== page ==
“Be careful!” I yell over my shoulder.
We’ve been running up and down quiet canyon trails for over fifty minutes, and for the first forty of those minutes we were graceful gazelles at sunrise.
Now we are buffaloes, stampeding the canyon exit before the sun gets too high and we perish in this valley, never to be seen again, save our bleached bones.
“This is the part of the run where someone always falls, because their legs are getting heavy…” I am channeling my best trail coaching know-how.
I can tell our steps are less spry than when we set out, our shoe’s scuffing the tops of rocks and roots, instead of skimming over them with ease. The December air amplifies the hard breathing of our little herd.
“Pick up your feet!” I’m not kidding, and they know it. Here’s what happened to poor Angela last month on the same trail…
“Run light, athletes! Run light!”
And exactly two breaths after those encouraging words, it is me, the unfortunate lead buffalo, who stumbles and launches unceremoniously into twigs and cactus. How quickly I am lying face-down, wrists throbbing, with Texas-size grit embedded in my knees!
They all try hard not to laugh.
I try hard to laugh.
I brush off dust and shame, and we scramble our way up-and-out of the canyon a mile-and-a-half to our waiting cars filled with water and wet-wipes. It is only then that I realize my car key is no longer in my pocket.
And so, despairing, I set out again down into the canyon.
Is it worth mentioning that no one volunteered to go back in with me? I’d been kicked out of the herd to fend for myself; alone, limping, the scent of blood on me still.
I realized at some point in my return trek that my key had likely flown out of my pocket on impact, but I had no idea where exactly that might have happened? Time passed slowly as I shuffled along, scanning the trail, every bend in the path appearing the same as the last.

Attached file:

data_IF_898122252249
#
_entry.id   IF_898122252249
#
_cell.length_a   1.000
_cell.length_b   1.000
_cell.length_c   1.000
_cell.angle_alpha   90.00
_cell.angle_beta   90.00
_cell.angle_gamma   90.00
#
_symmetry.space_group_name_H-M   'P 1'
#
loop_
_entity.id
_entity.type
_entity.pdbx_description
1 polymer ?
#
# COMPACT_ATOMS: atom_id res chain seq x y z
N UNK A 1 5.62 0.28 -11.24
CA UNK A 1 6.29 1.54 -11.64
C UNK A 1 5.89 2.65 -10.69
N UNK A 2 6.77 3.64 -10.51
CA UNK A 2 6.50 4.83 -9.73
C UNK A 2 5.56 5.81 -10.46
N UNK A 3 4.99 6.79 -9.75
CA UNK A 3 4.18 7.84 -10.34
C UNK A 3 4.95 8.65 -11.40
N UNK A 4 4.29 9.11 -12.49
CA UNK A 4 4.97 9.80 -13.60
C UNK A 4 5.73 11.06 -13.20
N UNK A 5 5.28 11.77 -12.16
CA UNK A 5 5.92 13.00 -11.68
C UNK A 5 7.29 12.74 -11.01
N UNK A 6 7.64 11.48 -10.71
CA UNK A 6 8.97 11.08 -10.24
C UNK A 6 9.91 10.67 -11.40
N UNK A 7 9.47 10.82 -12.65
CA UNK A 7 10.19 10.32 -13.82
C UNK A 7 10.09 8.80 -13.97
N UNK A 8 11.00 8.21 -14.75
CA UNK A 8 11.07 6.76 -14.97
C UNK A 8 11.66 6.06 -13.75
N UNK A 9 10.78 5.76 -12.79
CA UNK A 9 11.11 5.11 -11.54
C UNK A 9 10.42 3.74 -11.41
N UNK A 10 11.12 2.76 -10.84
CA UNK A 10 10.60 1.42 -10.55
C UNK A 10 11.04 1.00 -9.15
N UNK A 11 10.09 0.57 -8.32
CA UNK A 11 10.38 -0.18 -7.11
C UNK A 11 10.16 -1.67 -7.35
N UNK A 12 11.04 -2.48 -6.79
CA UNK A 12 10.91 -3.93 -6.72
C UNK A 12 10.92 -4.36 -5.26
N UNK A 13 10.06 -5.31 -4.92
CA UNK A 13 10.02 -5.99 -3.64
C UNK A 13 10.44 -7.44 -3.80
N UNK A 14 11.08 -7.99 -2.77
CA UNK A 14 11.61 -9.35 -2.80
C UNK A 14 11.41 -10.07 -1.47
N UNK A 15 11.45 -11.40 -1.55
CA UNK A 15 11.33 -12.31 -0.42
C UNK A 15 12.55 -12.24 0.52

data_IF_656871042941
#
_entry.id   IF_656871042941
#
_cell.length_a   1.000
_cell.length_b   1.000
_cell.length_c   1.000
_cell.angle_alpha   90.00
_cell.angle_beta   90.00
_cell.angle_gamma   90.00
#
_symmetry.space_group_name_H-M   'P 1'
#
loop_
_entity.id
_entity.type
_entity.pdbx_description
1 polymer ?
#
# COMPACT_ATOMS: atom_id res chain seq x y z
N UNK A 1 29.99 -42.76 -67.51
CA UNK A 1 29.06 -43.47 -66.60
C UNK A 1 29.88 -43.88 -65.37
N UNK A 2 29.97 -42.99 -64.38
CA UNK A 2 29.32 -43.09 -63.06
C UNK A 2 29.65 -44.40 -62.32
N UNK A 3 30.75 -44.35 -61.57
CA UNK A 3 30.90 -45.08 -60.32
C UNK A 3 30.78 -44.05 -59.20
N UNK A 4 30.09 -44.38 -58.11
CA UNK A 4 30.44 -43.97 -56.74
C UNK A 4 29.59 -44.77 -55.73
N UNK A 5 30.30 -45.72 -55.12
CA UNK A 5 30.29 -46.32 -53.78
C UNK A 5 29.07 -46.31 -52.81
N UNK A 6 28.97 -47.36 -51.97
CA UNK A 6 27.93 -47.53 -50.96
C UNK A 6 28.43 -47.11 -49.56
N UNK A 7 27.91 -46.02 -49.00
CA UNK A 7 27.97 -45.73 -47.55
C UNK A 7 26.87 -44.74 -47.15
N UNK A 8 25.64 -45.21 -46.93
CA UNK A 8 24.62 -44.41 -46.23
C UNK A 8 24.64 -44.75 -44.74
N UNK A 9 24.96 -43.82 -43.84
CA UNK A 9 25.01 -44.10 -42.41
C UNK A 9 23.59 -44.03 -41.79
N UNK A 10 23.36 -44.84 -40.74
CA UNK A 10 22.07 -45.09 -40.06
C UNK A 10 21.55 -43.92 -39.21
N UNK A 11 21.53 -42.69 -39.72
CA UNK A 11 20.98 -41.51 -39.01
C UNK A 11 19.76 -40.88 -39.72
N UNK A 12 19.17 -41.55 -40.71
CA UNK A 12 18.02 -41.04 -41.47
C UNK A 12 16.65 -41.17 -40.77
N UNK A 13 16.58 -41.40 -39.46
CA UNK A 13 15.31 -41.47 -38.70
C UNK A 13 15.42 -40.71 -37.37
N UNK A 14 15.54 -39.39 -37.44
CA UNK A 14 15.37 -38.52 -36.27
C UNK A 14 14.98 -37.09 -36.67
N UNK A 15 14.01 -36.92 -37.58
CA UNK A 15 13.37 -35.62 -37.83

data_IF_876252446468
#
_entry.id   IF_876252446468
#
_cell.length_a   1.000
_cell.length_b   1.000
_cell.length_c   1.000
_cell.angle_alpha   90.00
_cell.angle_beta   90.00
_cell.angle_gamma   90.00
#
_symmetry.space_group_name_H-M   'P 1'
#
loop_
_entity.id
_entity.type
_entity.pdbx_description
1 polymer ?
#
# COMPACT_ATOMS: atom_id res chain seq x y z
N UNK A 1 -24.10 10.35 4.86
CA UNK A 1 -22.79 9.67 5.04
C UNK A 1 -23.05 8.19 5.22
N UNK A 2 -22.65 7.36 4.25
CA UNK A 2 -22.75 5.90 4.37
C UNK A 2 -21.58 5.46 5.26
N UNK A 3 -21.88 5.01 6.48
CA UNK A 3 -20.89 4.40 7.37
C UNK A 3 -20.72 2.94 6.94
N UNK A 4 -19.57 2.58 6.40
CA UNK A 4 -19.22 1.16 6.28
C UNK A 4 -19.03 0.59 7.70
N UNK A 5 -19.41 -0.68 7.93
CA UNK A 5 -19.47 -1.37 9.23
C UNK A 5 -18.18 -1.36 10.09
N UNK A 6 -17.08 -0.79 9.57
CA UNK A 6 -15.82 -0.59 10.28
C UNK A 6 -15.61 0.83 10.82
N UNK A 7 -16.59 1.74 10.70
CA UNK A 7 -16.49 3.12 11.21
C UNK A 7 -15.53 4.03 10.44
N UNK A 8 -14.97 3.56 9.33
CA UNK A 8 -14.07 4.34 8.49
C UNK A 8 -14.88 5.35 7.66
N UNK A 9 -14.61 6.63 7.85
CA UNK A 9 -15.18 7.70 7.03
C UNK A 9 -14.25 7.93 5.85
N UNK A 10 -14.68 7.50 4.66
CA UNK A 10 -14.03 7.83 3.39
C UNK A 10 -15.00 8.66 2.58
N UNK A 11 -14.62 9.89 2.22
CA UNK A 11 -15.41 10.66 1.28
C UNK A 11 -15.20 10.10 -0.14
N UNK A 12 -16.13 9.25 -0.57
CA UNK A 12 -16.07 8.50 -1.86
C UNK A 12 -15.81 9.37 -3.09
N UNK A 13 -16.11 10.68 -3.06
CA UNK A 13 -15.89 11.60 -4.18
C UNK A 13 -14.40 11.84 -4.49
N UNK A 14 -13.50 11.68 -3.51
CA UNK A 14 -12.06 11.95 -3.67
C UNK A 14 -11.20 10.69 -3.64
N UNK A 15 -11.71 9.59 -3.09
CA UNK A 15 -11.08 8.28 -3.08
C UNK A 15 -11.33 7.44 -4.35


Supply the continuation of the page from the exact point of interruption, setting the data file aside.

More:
Did I fall by this tree? This rock? Where’s due north (as if that would have helped me)? Where the heck am I? How many times had David told me “Be careful, babe, that’s the only key we have for the Honda.” A million, maybe? I’m tired. Oh, I have a billion things I need to be doing right now instead of hunting for a key in the middle of the woods…
I slow down and trudge, feeling helpless. This is a silly, stupid, ridiculous search. I’ll never find that #^#@$&*! key. Why didn’t I bring in water? I am going to die in here.
I stop in the path and bend over, my hands propped above knees that have seen better days. “God, this seems like such a lame prayer, but it would be really, really great if you could help me find my key…”
I feel bad even saying it. I don’t say it out loud, I just half-heartedly thought it. I have not the slightest bit of confidence that the God of the universe would acknowledge this kind of…
And there it was. There it was! My single car key, six feet from where I prayed the lamest prayer ever prayed. The tiniest tip of its white plastic key-ring was waving me a cheery hello from under a pile of leaves.
I couldn’t breathe.
It was crushingly quiet, just me with God in the woods. I could feel my heart banging, my eyes welling up with tears. Thank you. I could feel God’s good humor. Thank you. He was so near, enjoying Himself and everything about the moment. Thank you, LORD.
I felt God’s delight.
Here I am, Kim.
I see you.
I am with you, always.
I never take my eyes off you.
Your little tiny faith doesn’t disappoint me.
It makes me happy to help you.
Thanks for asking.
Here’s your key!
Remember I love you.
“The LORD your God is with you, he is mighty to save. He will take great delight in you, he will quiet you with his love, he will rejoice over you with singing.”
Joy to you, as you remember the LORD this day.
May you find him and enjoy him today.
May you feel his delight over you.
May he quiet you with his love, and give you his peace.